Social media has laid siege to that concept of identity, and the assumptions of privacy it relies on. It is trying to obviate that private self’s pleasures and make pleasure derive instead from sharing, from comparing our data with others’, from seeing what sort of quantifiable influence we can have as we build out networks. This is what I was calling the “data self,” which may not make a whole lot of sense as a term, but there it is. With this self-concept in place, we don’t worry about that disavowal of our constructedness so much; perhaps we think we can outrun it with further sharing, reaping further rewards. If we keep screaming out our attempts to self-brand, it still seems like we are controlling the process. I think this helps explain that particular desperate urgency of social-media use; we have to monitor and control the spin about ourselves before any of the many facets of our network come to own the narrative about us. That pleasant Pavolovian buzz of seeing that someone has responded to something I have posted somewhere is not merely pleasure at having gained some attention; it is also a moment that feels like control over an identity that has slipped away into the permanently public realm.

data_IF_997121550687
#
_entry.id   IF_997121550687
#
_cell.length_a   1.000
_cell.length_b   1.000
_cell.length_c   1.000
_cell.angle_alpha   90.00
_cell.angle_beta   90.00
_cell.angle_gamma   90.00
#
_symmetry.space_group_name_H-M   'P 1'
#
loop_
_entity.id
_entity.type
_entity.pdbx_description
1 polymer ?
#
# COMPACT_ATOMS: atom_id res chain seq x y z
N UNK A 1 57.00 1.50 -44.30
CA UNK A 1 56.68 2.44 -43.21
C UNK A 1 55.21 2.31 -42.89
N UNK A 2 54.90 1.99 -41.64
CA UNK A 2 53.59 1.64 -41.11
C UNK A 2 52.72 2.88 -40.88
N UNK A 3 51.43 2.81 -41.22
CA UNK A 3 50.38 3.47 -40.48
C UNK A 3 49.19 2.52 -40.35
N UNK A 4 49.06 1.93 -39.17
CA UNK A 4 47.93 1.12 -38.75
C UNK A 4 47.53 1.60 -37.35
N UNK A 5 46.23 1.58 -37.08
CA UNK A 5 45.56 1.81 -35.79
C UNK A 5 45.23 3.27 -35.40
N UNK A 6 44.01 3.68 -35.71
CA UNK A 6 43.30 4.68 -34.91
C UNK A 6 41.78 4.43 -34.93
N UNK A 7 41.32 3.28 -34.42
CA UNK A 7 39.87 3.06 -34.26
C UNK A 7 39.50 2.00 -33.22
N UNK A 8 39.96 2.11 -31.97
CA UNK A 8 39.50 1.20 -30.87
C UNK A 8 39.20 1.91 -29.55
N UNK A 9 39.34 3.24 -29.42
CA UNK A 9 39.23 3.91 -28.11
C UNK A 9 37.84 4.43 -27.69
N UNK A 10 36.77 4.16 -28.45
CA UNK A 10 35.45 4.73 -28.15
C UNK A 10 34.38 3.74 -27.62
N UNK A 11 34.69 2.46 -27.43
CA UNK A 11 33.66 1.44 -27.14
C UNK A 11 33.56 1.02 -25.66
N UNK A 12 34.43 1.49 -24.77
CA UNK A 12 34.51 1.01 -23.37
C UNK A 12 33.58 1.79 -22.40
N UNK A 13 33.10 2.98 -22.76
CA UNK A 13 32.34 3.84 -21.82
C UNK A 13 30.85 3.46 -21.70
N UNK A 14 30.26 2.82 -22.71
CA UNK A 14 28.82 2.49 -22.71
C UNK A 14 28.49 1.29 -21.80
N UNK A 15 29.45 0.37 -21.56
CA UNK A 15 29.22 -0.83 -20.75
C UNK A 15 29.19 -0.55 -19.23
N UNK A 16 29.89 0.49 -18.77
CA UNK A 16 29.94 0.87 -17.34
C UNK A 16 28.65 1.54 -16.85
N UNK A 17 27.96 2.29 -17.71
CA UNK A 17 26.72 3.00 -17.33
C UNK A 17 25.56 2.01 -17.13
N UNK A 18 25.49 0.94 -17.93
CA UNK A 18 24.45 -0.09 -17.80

Anyway, that shift is what I was trying to get at in those posts about the “data self”—that changes were happening at the level of the institutions that determine our concept of who we are, teach us what sort of things go into that. Capitalist subjectivity was once anchored in consumerist “authenticity” — consumerism allows us to discover the unique individual we really are and express it. But social media and smart-phone conduits are changing what anchors capitalist subjectivity to something outlined by data profiling and “sharing.” That is, the pleasures of identity are less about discovering, owning, and operating a particular unique self (as they were, mainly, under consumerism pre-social media); they are becoming more about mircoaffirmations available through social-media use: we are matched with the people who can affirm us, we see a reflection of ourselves in the data that makes us feel recognized, we are told what to want in a way that assures us we will be doing what is right and normal if we follow automated yet socially derived recommendations, etc. The data self knows itself only to the degree that it shares data and exists within media that can guide it toward various satisfying experiences and allow it to display its satisfactions dependably in formatted and readily circulatable ways. The data self doesn’t really exist until social media use has gotten well under way. What may start as a yearning to express the authentic interior self in some new way ends up, as Jurgenson is arguing, obliterating the plausibility and satisfaction of having in interior self. Of course, for people who have had no sense of self that precedes social media, this analysis may make no sense. They can’t conceive of authenticity as anything but a rumor.